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Genetic Testing Could Uncover "Cancer Families"

Genetic Testing Could Uncover "Cancer Families"

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By    |   Monday, 08 August 2016 01:51 PM

Genetic testing of patients with a rare form of cancer that can affect children and young adults can pick out genetic errors hidden in their family tree which increase the risk of a wide variety of cancer types, a new study shows.

Cancer is such a common disease that it is no surprise that many families have at least a few members who have had cancer.  But some families seem to develop a disproportionately large number of cases of the disease.

Inherited cancer-causing mutations can give rise to the phenomenon of 'cancer families' where multiple family members develop cancer – sometimes one type, sometimes many different types of cancer, depending on the gene involved.

A team comprised of researchers from England and Australia looked at patients with rare cancers called sarcoma to shed light on the genetic causes of multiple cancers within families. They found that over half of 1,162 patients with sarcoma tested were born with mutations in at least one gene already known to increase cancer risk.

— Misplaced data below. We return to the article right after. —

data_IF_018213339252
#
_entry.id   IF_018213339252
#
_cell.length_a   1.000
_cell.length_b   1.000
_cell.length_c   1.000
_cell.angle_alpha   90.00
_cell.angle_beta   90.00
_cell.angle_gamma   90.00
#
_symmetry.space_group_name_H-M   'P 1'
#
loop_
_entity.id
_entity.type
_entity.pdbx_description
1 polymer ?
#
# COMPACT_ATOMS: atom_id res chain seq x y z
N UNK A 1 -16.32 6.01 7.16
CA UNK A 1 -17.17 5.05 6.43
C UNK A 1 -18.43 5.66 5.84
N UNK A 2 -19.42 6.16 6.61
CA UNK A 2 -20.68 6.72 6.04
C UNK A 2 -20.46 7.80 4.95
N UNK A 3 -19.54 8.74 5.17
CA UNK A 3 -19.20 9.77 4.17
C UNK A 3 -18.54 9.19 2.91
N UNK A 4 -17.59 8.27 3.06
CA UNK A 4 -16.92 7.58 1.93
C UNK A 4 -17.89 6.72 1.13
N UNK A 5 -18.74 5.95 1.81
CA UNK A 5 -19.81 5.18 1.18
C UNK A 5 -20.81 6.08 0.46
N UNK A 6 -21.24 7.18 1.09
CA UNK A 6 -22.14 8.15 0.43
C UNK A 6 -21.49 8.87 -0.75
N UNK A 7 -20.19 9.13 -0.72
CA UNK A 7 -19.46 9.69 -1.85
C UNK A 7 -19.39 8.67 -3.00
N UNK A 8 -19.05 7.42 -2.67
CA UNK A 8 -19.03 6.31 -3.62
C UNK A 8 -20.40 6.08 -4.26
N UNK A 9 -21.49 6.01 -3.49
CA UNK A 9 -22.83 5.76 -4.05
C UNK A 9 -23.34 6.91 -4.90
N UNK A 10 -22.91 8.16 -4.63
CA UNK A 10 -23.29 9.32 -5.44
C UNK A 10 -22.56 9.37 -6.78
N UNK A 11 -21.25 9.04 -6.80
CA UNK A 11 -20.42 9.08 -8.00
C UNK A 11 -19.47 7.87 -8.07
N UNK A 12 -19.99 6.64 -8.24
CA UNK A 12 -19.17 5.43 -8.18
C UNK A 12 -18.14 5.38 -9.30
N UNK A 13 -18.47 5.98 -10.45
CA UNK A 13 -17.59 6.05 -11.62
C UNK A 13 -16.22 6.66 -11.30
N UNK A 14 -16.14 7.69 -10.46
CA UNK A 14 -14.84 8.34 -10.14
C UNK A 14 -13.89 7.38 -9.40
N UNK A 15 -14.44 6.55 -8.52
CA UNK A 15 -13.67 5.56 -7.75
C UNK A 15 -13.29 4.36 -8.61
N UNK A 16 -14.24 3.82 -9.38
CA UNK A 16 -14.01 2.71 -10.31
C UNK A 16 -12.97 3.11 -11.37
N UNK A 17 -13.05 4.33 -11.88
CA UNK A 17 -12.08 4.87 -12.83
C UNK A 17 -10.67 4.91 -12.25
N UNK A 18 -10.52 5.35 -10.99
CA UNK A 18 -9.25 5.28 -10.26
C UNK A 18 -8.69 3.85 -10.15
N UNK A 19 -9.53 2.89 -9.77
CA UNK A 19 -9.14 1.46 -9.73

Some of the most common inherited mutations occurred in genes known to drive the development of multiple tumor types – p53, APC, BRCA1 and BRCA2 – putting these patients at increased risk of other cancers such as breast, ovarian or colon cancer. When such mutations are found, families can be offered genetic counseling and screening, where appropriate.

The new research, published in Lancet Oncology, also found that 19 per cent of the patients had mutations that could be targeted by new or existing cancer drugs and could point the way towards clinical trials in sarcoma patients.


 

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Some families seem to have many more cancer cases that would be expected. In such cases, genetic testing to uncover a mutation that causes a rare cancer could uncover a heightened risk for many more common malignancies, a new study shows.
cancer, genetic, testing, heredity
266
2016-51-08
Monday, 08 August 2016 01:51 PM
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